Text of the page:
The hippocampus is an important and indispensable brain region in the CNS, responsible for learning, spatial and remote memory networks, navigation and neurotransmission in interactive signal integration between the cortex and hippocampus [44], and it was revealed to be correlated with AD [45] and epilepsy [46]. Astrocytes [45] and microglial cells [42, 43] are major neuroglial cells responsible for CNS immune responses. The relationship between microglial polarization and IL-1β secretion in neuroinflammation after a TBI [42], in AD [31, 43], and in psychiatric disorders, such as major depressive disorder, bipolar disorder, autism and schizophrenia [47], has been well described. On the other hand, it was shown that the hippocampus is the major site expressing IL-1β, the IL-1β receptor (IL-1βR), and the naturally occurring IL-1βR antagonist (IL-1RA) in the brain [48]; it was further indicated that enhanced hippocampal IL-1β expression may play a pivotal role in influencing hippocampal synaptic plasticity modulation and memory impairment. High expression of IL-1β is involved in initial priming that further leads to sensitization of microglia and aging progression [31, 48]. In the present study, we found that expression of the IL-1β precursor protein was consistently elevated, starting from 8 wpi in all experimental groups of mice with an infected hippocampus; in contrast, significantly elevated expression of mature IL-1β protein was only shown at 20 wpi in mice with medium-dose infection (Fig. 6). Nevertheless, it remains largely unclear how IL-1β and other related cytokines and chemokines are involved in the immunopathogenesis of CT; thus, more experiments are needed to provide further insights into this infectious disease.

Immune-mediated neurodegeneration was recently emphasized in the pathogenesis of neurocognitive disorders and AD. However, investigations often focused on viral and bacterial infections [49], but rarely has the focus been on parasitic invasions of the brain. It was indicated that the mouse strain, T. canis infective dose, infection duration and different methods of assessing neurological immunopathology are important conditions for CT investigations [19]. In addition to this investigation, some investigators suggested that aberrantly increased levels of neurotransmitters and nerve fiber demyelination were highly involved in experimental CT [50]; however, behavioral changes should be examined to ascertain such causality in experimental animals with CT. One study on T. canis-infected inbred BALB/c mice (a strain susceptible to T. canis infection) inoculated with an extremely high dose of 2000 ova showed a significantly longer latency using a water-finding apparatus at 6 wpi, compared to uninfected BALB/c mice and T. canis-infected NIH mice (a strain resistant to T. canis infection) [19]. Another study also found that C57BL/6 inbred mice with CT caused by oral inoculation with 2000 T. canis or T. cati embryonated ova exhibited abnormal general activity, sensorimotor function and memory function, as assessed by a classic maze to find a food reward [51]. These finding are similar to those of neurocysticercosis (NCC), which is caused by T. solium larval invasion of the brain [52]. It was found that inbred BALB/c AnN (H2-d) mice with chronic cysticercosis can change their mood and behavior as assessed by an object recognition task, and levels of neurotransmitters decreased in the mouse hippocampus [52]. More importantly, several studies indicated that inoculum with T. canis embryonated eggs also plays an important role in affecting the T. canis larval burden and inflammation severity in murine toxocariasis. One study suggested that it is ideal to give an inocula of a low dose of 100 T. canis eggs to mice [53], and a low burden of six T. canis larvae present in the brain and abnormal behavior changes, e.g. learning and memory deficits in mice, is likely to more realistically reflect the situation in humans and wild rodents with CT [54].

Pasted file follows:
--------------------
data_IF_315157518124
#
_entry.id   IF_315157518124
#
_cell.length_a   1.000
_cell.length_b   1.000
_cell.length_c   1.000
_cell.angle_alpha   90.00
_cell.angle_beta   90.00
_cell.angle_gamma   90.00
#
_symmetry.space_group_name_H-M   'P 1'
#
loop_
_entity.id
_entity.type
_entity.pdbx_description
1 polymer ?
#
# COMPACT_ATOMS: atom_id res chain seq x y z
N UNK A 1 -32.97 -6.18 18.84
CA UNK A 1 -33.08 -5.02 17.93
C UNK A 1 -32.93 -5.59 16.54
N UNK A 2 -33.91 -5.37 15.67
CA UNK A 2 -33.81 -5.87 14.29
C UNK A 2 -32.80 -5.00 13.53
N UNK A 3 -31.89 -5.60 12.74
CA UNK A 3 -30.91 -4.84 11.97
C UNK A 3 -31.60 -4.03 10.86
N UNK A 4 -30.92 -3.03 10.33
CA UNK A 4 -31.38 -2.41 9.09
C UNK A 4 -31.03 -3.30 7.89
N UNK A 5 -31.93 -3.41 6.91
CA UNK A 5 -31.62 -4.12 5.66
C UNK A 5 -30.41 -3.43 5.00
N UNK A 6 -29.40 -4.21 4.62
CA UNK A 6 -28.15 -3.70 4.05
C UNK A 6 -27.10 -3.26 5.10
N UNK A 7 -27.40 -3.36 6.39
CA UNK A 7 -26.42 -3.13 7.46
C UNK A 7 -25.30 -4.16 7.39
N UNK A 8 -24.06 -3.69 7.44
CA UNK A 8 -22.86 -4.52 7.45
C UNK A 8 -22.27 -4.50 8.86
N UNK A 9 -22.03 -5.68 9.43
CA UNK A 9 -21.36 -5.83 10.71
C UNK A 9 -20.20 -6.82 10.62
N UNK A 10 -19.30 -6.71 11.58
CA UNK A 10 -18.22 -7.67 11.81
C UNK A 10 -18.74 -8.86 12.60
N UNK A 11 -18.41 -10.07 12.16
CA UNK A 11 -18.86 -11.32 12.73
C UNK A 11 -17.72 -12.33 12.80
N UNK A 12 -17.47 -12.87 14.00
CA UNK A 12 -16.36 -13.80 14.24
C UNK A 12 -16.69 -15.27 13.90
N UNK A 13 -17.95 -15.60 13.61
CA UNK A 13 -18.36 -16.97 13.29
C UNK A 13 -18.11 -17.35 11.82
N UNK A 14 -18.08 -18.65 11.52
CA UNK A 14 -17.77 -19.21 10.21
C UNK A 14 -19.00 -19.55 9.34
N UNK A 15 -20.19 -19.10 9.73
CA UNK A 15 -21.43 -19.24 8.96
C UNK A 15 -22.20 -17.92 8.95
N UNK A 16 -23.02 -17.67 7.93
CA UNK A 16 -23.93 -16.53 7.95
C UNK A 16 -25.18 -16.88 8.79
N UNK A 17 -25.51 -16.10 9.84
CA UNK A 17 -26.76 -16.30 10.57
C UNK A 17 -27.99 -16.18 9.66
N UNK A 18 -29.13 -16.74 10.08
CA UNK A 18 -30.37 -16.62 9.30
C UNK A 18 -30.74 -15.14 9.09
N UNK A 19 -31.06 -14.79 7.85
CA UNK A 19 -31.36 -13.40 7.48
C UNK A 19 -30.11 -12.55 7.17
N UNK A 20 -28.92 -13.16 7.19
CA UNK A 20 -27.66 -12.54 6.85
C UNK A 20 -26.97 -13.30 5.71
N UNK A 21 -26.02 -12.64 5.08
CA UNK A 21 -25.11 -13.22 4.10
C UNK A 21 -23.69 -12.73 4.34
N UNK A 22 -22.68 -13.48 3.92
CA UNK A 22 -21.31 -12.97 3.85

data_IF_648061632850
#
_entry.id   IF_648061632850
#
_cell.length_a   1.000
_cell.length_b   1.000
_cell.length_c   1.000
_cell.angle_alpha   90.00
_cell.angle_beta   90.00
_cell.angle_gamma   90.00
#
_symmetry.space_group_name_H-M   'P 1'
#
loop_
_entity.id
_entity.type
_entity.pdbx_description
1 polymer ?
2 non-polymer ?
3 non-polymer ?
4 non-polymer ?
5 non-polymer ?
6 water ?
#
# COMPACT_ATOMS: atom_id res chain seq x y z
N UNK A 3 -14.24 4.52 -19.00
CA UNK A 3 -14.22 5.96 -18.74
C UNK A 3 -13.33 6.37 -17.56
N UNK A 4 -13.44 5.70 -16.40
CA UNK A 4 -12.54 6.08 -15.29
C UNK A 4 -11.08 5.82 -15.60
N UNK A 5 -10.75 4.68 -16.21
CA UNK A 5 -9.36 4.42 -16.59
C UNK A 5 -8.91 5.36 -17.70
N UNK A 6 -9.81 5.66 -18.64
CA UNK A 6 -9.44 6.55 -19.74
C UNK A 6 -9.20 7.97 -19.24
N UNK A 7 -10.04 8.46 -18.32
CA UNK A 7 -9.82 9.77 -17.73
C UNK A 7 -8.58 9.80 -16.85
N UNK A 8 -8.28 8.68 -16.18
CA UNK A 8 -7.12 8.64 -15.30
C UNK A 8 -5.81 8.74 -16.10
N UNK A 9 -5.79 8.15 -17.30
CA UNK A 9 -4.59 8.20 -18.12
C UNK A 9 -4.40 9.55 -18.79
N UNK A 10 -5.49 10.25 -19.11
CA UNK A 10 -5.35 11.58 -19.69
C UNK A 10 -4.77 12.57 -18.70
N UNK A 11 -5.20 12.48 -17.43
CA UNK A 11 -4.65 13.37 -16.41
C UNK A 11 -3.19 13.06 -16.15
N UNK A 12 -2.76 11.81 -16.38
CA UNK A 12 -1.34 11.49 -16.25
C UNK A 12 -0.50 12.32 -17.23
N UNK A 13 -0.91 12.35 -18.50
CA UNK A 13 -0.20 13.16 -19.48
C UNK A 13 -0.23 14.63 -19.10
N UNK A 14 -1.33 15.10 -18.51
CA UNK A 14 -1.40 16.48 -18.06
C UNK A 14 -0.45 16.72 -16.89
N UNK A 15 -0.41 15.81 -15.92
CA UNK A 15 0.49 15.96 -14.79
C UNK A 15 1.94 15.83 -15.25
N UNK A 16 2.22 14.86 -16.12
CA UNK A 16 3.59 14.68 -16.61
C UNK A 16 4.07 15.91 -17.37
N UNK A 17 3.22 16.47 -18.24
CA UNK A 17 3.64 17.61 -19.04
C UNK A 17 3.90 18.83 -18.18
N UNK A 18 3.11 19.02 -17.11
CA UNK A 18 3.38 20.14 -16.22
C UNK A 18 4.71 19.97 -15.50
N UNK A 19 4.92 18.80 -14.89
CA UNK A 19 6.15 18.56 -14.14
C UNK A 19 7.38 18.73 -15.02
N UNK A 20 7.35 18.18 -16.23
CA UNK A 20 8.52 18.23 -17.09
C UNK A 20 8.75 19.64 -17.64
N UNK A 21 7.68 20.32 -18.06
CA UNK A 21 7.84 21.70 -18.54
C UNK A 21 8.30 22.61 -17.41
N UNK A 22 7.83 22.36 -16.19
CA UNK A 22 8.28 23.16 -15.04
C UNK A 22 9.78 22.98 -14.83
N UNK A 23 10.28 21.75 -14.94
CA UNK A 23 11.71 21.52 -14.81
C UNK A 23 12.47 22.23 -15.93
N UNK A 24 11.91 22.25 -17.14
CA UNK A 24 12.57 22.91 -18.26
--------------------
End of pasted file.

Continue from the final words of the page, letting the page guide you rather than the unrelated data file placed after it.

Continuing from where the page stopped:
In this study, although longer escape latencies on the third or fourth training days in outbred ICR mice with low -, medium- and high-dose inocula were found in the early stage of infection at 1 and 8 wpi and the late stage at 16 and 20 wpi, they were not statistically significant as compared to the uninfected control group of mice (Fig. 2). On the other hand, we didn’t find any inflammatory infiltrate in hippocampus and other brain region in our ICR mice model, similar to a previous study [16]. This may be because the different inbred and outbred mice models used in CT study. Nevertheless, our present study found that the enhanced NDAF expression, UPS impairment and insoluble Aβ accumulation that concomitantly occurred in the hippocampus of mice with CT strongly indicated a correlation with prolonged T. canis infection, irrespective of the infective inoculum level (Figs. 5, 6, 7 and 8). This means that the infection time of T. canis larvae invading the brain, e.g. early infection vs late infection, is more critical in influencing the severity of neurogenic inflammation and brain injury in T. canis-infected ICR mice, rather than the dose of T. canis ova. The hippocampal tissues from the left brain of mice were used for histopathological study and which from the right brain of mice were for NDAFs assessment; however, the event of T. canis larval migration in the left or right brain of mice is a random issue. There is still lack of evidence to reveal the different probability of larval migration between right and left brain in the paratenic hosts.